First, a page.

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Local experts lay out strategies to address youth social media use

A Case Western Reserve University instructor and a local mental health counselor provide advice for families in managing social media use.
Vasin Lee
Mental health experts say there are ways to reduce the risks of social media for teens and children.

The U.S. surgeon general's recent warning of social media's "profound risk" of harm to young people has raised concern among parents. But Northeast Ohio experts say there are ways to mitigate some risks and social media can play a positive role in the lives of some.

Social media use by youth should only be allowed in as much as it helps establish positive social connections, said Lisa Damour, a psychologist at Case Western Reserve University.

"What we're looking for is an inflection point," she said. "How little digital technology and social media does your kid have? But is it enough to actually allow them to maintain their connections with the people they spend time with in real life?"

Last month, the U.S. Surgeon General Dr. Vivek Murthy released an advisory that said children and adolescents aged 8 to 17 who spend more than three hours online per day double their risk of poor mental health, including experiencing symptoms of depression and anxiety. The advisory also found that nearly half of adolescents ages 13 to 17 had a worse body image after being on social media and nearly two-thirds of them are exposed to hate online.

While this data is concerning, parental involvement and the right mindset about social media can make a difference between a good and bad experience online, experts said.

Damour suggested that parents prohibit overuse of social media, especially at bedtime.

Noone should have phones or computers in their bedroom overnight, she said.

"Some of my favorite research has looked at kids getting phones and some taking them in their rooms at night and some not," said Damour. "In some of these studies, it's the kids who have them in their rooms who go on to have the worrisome mental health outcomes."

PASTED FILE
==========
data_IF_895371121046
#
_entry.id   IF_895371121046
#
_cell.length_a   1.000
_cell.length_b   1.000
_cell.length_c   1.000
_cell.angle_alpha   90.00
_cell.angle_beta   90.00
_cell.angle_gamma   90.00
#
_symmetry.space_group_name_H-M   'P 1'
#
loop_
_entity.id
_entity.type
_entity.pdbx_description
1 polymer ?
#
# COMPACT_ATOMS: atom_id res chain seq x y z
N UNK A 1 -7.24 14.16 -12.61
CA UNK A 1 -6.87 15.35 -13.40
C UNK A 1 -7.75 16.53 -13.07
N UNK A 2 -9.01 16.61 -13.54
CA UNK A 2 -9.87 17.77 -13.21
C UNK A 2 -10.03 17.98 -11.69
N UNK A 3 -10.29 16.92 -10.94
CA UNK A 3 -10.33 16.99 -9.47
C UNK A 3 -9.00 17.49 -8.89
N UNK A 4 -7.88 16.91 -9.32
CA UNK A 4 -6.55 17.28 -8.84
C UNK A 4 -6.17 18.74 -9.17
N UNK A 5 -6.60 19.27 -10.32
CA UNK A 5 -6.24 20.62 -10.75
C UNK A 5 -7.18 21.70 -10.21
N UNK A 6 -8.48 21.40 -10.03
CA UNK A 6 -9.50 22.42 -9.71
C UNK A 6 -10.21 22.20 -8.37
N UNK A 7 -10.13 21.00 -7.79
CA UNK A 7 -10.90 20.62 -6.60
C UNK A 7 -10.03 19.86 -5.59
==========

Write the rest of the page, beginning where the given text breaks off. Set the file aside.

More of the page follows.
Parental involvement is important, but so is making sure children to have the right mindset when going online, said Eric King, a Beachwood-based mental health counselor.

"If my client is a child, I'm really having a discussion about their imagery of themselves," he said. "How do you view yourself? How do you view yourself in relation to your friends ... as well as how do you view yourself with the material that you are consuming on social media."

Both Damour and King said there are upsides to social media use.

"We see kids for whom the connections made over social media are literally lifesaving," said Damour. "This can be especially true for kids who may be marginalized socially, either because they're members of a sexual or gender minority or some other group that does not have the kind of support that it deserves in maybe their local community."

King stressed there are also benefits of social media when it comes to social justice.

“You know, George Floyd, without that tool, without social media, we would not have seen what was going on,” he said, "and we also would not have utilized that tool for change."

Stephen Langel is a health reporter with Ideastream Public Media's engaged journalism team.